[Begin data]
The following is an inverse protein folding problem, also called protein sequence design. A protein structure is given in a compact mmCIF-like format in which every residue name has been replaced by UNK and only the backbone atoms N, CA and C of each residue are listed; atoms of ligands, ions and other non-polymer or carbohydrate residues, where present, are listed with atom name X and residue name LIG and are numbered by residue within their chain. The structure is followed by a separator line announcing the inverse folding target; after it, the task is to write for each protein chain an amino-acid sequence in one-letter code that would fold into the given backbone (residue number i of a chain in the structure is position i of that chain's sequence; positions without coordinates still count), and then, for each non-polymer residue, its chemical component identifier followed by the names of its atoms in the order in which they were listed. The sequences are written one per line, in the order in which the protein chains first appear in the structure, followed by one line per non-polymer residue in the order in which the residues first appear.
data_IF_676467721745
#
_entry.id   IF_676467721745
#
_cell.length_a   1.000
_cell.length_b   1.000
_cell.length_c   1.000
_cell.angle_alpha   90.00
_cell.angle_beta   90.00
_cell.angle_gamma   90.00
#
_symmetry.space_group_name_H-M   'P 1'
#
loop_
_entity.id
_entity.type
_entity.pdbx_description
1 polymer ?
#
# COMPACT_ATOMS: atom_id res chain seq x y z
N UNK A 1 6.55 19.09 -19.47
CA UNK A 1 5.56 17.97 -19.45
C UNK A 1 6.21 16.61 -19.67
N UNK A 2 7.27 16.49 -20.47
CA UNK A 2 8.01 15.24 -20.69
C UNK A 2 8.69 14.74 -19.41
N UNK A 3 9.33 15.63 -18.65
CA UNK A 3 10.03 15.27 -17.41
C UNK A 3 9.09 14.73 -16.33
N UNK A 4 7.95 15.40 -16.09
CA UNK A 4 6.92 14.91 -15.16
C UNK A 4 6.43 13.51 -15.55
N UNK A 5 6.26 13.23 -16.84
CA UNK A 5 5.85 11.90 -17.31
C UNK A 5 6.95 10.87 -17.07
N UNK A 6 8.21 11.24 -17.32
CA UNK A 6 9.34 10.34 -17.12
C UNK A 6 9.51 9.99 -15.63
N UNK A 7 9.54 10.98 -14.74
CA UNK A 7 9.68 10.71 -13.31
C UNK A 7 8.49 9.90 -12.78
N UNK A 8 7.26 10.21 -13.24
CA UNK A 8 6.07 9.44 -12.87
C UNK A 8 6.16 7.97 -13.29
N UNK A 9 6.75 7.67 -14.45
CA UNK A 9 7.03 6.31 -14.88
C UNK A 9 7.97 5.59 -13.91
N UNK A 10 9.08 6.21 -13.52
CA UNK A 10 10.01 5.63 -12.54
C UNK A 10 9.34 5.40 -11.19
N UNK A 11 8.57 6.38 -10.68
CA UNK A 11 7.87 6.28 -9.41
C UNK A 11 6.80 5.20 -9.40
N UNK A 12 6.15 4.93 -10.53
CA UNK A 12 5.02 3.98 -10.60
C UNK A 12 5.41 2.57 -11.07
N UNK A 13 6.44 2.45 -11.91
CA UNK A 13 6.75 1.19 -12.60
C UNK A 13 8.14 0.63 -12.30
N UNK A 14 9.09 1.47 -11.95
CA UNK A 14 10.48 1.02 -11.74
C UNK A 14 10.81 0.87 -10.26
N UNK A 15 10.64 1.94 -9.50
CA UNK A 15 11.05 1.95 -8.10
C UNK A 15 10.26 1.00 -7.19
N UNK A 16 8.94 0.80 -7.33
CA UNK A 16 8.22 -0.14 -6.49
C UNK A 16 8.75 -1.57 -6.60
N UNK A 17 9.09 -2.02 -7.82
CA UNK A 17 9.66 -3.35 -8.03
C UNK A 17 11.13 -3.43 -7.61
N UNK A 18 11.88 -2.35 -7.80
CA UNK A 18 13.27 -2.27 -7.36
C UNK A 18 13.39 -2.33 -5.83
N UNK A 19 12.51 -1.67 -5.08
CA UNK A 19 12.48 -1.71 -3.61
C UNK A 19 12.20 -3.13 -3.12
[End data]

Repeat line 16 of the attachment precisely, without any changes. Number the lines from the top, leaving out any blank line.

_entity.id